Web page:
CTVET distributing 1.2m textbooks to technical, vocational institutions nationwide – Dr Asamoah

The Commission for Tech­nical and Vocational Edu­cation Training (CTVET) has commenced the distribution of 1.2 million textbooks across all technical and vocational training institutions across the country.

The new textbooks designed in line with the harmonised TVET curriculum covers all 24 pro­gramme of training and will help students in their areas of study.

Addressing journalists in Accra, yesterday, the Director-General of the CTVET, Dr Fred Kyei Asa­moah, said one of the key reform strategies under the transforma­tion of TVET was the devel­opment of Competency Based Training (CBT) curricula.

He explained that the govern­ment had adopted the CBT as the mode of delivery to enhance the quality of teaching and learning, and as part of this initiative, all existing curricula had been stan­dardised with more than 8,000 TVET instructors undergoing training in the CBT approach.

Dr Asamoah explained that the CBT was an outcome-oriented approach to education and train­ing, aligning learners’ education with industry standards, stressing “to adhere to international best practices, CBT curricula, assess­ment tools, and learning materials are collaboratively developed with input from industry experts, aca­demia, and relevant stakeholders.”

He noted that this approach prioritised individual learner-com­petence over group performance, with each learner deemed pro­ficient upon meeting the estab­lished standards.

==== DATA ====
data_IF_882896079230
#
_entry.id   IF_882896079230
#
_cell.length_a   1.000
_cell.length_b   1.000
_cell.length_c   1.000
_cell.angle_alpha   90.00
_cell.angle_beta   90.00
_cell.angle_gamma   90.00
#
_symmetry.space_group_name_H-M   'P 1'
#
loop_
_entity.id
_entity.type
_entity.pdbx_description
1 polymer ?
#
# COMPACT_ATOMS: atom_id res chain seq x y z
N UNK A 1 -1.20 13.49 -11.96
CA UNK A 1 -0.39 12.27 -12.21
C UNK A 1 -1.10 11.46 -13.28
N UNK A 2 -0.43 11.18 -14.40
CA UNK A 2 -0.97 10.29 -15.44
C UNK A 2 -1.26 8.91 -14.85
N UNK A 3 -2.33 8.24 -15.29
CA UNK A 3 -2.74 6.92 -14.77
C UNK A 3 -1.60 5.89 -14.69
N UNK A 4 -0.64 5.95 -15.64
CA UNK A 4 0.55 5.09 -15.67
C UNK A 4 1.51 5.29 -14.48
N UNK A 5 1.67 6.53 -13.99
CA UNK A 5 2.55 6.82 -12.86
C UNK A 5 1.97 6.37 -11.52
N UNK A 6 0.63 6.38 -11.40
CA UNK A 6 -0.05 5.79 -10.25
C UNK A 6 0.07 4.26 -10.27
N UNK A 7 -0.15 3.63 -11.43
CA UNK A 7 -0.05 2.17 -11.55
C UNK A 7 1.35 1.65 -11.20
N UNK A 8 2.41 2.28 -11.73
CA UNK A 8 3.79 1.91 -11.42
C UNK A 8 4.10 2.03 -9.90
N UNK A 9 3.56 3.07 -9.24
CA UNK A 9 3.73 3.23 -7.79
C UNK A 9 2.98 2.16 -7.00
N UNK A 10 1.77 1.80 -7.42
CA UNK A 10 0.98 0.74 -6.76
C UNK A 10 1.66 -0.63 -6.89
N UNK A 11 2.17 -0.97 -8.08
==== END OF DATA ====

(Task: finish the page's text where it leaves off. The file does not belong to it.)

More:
To ensure quality, Dr Asa­moah said the Commission had collaborated with industry to review all the processes including occupational standard generation, learning material development, assessment instruments, marking guidelines and re-marking guide­lines to ensure that the education remained relevant, and responsive to industry demands.

“The current CBT curricu­lum development is designed to address skills gaps with the support of sector skills bodies,” he emphasised.

He said the Commission’s approach to curriculum devel­opment involved reaching out to industries through their Sector Skills Bodies (SSBs) for tasks such as occupational standards generation, validation, curriculum development, and other engage­ments related to TVET.

Dr Asamoah said the SSBs were advisory industry bodies that aimed to support the gov­ernment of Ghana’s strategy to build a skills system to produce a demand-driven, robust labour market, and skills intelligence.

“In essence, SSBs consist of related major industries or enter­prises under a common structure, working to drive growth and com­petitiveness within their sector,” he emphasised.

He said the primary function of SSBs was to reform skills devel­opment in the country and glob­ally by strengthening the linkages between industry and training systems.

“As of 2023, the number of economic sectors identified by the Ministry of Education through the Commission has increased from 22 to 24.

The total number of estab­lished SSBs as of 2023 is 12. Among the remaining 12 sectors, four (Environment, Sanitation and Waste Management, Media and Entertainment, Telecommu­nication, and Electricals, Electron­ics, and Automation) are currently in the process of establishment,” he stressed.

Dr Asamoah said the Com­mission in collaboration with the SSBs, had developed 108 CBT curriculum at various levels on the NTVETQF.


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